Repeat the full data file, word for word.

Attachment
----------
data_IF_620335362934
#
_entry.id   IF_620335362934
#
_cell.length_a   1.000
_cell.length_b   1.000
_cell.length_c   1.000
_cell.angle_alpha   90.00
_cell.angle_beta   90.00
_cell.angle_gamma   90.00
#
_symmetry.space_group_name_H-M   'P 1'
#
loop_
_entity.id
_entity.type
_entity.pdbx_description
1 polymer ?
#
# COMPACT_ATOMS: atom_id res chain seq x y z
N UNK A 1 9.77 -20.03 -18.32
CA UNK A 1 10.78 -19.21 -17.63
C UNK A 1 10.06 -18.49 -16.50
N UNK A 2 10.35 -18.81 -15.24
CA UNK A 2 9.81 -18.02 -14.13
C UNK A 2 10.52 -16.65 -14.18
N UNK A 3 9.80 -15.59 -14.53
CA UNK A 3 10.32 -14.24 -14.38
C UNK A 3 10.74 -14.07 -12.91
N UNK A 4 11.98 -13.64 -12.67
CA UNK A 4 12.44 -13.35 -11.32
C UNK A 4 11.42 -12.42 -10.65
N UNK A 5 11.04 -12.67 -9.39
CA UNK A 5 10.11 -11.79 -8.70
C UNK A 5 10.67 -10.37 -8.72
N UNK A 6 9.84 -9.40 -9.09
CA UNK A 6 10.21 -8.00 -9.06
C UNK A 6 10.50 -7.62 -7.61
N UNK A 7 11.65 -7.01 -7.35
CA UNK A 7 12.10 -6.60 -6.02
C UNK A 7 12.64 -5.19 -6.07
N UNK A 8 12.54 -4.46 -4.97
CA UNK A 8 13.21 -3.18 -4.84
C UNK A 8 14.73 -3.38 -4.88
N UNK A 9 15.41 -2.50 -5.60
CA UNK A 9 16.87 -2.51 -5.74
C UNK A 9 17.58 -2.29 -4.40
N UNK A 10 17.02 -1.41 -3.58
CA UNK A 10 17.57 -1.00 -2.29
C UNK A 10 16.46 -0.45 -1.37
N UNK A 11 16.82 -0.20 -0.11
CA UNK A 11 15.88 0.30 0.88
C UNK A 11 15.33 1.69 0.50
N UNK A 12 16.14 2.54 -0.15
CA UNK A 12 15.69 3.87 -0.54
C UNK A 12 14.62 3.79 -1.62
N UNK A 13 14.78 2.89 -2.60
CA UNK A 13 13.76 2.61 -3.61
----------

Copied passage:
data_IF_620335362934
#
_entry.id   IF_620335362934
#
_cell.length_a   1.000
_cell.length_b   1.000
_cell.length_c   1.000
_cell.angle_alpha   90.00
_cell.angle_beta   90.00
_cell.angle_gamma   90.00
#
_symmetry.space_group_name_H-M   'P 1'
#
loop_
_entity.id
_entity.type
_entity.pdbx_description
1 polymer ?
#
# COMPACT_ATOMS: atom_id res chain seq x y z
N UNK A 1 9.77 -20.03 -18.32
CA UNK A 1 10.78 -19.21 -17.63
C UNK A 1 10.06 -18.49 -16.50
N UNK A 2 10.35 -18.81 -15.24
CA UNK A 2 9.81 -18.02 -14.13
C UNK A 2 10.52 -16.65 -14.18
N UNK A 3 9.80 -15.59 -14.53
CA UNK A 3 10.32 -14.24 -14.38
C UNK A 3 10.74 -14.07 -12.91
N UNK A 4 11.98 -13.64 -12.67
CA UNK A 4 12.44 -13.35 -11.32
C UNK A 4 11.42 -12.42 -10.65
N UNK A 5 11.04 -12.67 -9.39
CA UNK A 5 10.11 -11.79 -8.70
C UNK A 5 10.67 -10.37 -8.72
N UNK A 6 9.84 -9.40 -9.09
CA UNK A 6 10.21 -8.00 -9.06
C UNK A 6 10.50 -7.62 -7.61
N UNK A 7 11.65 -7.01 -7.35
CA UNK A 7 12.10 -6.60 -6.02
C UNK A 7 12.64 -5.19 -6.07
N UNK A 8 12.54 -4.46 -4.97
CA UNK A 8 13.21 -3.18 -4.84
C UNK A 8 14.73 -3.38 -4.88
N UNK A 9 15.41 -2.50 -5.60
CA UNK A 9 16.87 -2.51 -5.74
C UNK A 9 17.58 -2.29 -4.40
N UNK A 10 17.02 -1.41 -3.58
CA UNK A 10 17.57 -1.00 -2.29
C UNK A 10 16.46 -0.45 -1.37
N UNK A 11 16.82 -0.20 -0.11
CA UNK A 11 15.88 0.30 0.88
C UNK A 11 15.33 1.69 0.50
N UNK A 12 16.14 2.54 -0.15
CA UNK A 12 15.69 3.87 -0.54
C UNK A 12 14.62 3.79 -1.62
N UNK A 13 14.78 2.89 -2.60
CA UNK A 13 13.76 2.61 -3.61